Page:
Playing Good Neighbors
By Gary Burrows
Among the movies playing at local multiplexes in the States this summer is Won’t You Be My Neighbor?, a documentary on Fred Rogers, an empathetic creator and host of a legendary American children’s show. Mister Rogers’ Neighborhood started in 1968, attempting to teach tots civility and self-esteem during one of the tumultuous times in U.S. history.
Although poignant on its own terms, with the story of an ordained minister who helped kids navigate racism, war, divorce, oppression, assassination – the worst of human nature – the filmmakers obviously are making links to a world under a siege of parallel proportions.
As a global neighbor, Donald Trump has ordered everyone off his lawn.
As Breakbulk went to press, the aftershocks were already rumbling from Trump making good on his threat to impose tariffs on US$34 billion worth of Chinese goods. As China declared that the U.S. “has launched the biggest trade war in economic history,” it quickly retaliated with a commensurate amount of tariffs on American goods.
Trump promised to up the ante with another US$16 billion in tariffs, and threatened to escalate tariffs on as much as US$450 billion, according to reports.
Less than a month earlier he left in shambles U.S. relations with the world’s leading nations. Having already imposed tariffs on foreign steel, aluminum and other manufactured goods from the European Union, China and his North American neighbors, Trump goaded his Group of Seven partners with the choice of further tariffs or to simply cease trading with them, before he boarded Air Force One to meet with North Korea’s Kim Jong Un.
A picture may be worth a thousand words, but the image of Trump “negotiating” with the leaders of Canada, France, Germany, Italy, Japan and the UK leaves one speechless.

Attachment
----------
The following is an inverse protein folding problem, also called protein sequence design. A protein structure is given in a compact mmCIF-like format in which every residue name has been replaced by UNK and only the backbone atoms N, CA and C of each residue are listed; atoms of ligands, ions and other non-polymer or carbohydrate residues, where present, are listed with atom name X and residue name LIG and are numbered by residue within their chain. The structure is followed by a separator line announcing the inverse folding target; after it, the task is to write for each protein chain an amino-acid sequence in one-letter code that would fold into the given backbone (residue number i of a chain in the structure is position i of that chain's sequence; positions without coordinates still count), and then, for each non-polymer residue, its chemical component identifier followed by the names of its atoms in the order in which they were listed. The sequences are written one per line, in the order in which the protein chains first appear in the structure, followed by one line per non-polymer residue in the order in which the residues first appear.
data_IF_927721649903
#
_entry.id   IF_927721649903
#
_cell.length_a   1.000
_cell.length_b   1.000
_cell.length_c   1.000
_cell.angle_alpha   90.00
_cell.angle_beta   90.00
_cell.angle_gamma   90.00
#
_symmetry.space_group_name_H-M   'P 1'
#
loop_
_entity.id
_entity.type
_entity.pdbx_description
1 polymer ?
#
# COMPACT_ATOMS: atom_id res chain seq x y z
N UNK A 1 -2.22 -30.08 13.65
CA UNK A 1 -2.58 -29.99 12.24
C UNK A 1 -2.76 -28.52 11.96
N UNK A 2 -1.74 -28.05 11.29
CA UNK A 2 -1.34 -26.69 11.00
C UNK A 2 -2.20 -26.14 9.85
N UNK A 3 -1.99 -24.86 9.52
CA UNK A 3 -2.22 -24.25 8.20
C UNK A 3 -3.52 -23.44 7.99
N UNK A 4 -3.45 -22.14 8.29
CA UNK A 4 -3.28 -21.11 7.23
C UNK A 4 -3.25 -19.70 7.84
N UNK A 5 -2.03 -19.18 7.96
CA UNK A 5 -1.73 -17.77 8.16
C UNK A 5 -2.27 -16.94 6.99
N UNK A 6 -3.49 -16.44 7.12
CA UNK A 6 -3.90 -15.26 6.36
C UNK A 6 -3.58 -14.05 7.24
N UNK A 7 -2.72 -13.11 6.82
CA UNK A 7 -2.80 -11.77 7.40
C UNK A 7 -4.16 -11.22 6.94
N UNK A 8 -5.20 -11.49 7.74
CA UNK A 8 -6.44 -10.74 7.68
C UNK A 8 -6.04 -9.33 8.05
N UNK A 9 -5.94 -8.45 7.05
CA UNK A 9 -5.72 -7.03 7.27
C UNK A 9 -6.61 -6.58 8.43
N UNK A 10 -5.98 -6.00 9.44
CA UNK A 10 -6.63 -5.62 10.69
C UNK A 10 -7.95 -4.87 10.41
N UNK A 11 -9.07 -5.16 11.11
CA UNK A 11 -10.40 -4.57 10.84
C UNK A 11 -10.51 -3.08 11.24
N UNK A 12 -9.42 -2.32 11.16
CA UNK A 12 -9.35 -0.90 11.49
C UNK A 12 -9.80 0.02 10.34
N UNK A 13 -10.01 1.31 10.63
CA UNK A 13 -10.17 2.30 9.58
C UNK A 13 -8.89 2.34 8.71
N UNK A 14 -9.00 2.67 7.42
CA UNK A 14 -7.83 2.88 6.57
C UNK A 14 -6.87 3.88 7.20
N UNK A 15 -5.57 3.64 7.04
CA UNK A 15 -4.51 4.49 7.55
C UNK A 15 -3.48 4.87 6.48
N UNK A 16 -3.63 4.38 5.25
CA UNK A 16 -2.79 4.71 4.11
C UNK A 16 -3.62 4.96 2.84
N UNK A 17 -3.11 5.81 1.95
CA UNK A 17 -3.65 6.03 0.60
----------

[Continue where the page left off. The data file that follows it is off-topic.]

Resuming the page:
As the NATO summit in Brussels approached, who knows whatever divisiveness will rear its ugly head? There should be no surprises at the former reality show mogul’s actions, as he ran for the U.S. presidency promising such outrage.
The problem is, Trump’s actions promise to unravel world trade just as the project cargo industry seems to be finally righting itself after its historic downturn over the last several years.
While he attempts to apply punitive pressure on its trade competitors, U.S. companies are feeling the sting as manufacturers step forward to show how US$75 billion in tariffs imposed on the U.S. are putting them at a disadvantage as increasing costs of parts and materials make their finished products uncompetitive in the global market.
Trump’s beef with China has a legitimate basis: the World Trade Organization partner has long demonstrated a pattern of unfair trade practices and pilfering U.S. intellectual property.
But as China continues to shift its role as a leading economic power, progress has been made through conventional trade forums, while the opposite is already true of Trump’s get-tough policy. As China progresses with global partners in its Belt and Road Initiative, and it grows its own market as a source for manufactured goods, its stature grows unabated.
Everything about Trump’s presidential tenure has been unprecedented. From his reality TV days, Trump hit upon the conclusion that “dividing people is more profitable than uniting them,” as one writer posited.
The thing about precedent, though, is that it is tethered to history and to familiar processes and protocols that provide the means to productively discuss and reach compromise. It’s also a fragile environment where a bullish, winner-take-all approach leaves everything in shards.
Trump tweets with hyperbole that the system is already broken and he alone knows the way to save the day. He defiantly stares down his global partners and expects them to blink. But at the same time, his bullying in global channels throws up barriers to negotiation while those within his own administration squabble about how to proceed.
All of this picks at the last thread of optimism the project industry has clung to that a turnaround is at hand.
But then any hand-wringing may be wasted worry and, like his TV show, Trump may have the showstopper to pull out the perfect ending just before the credits roll.
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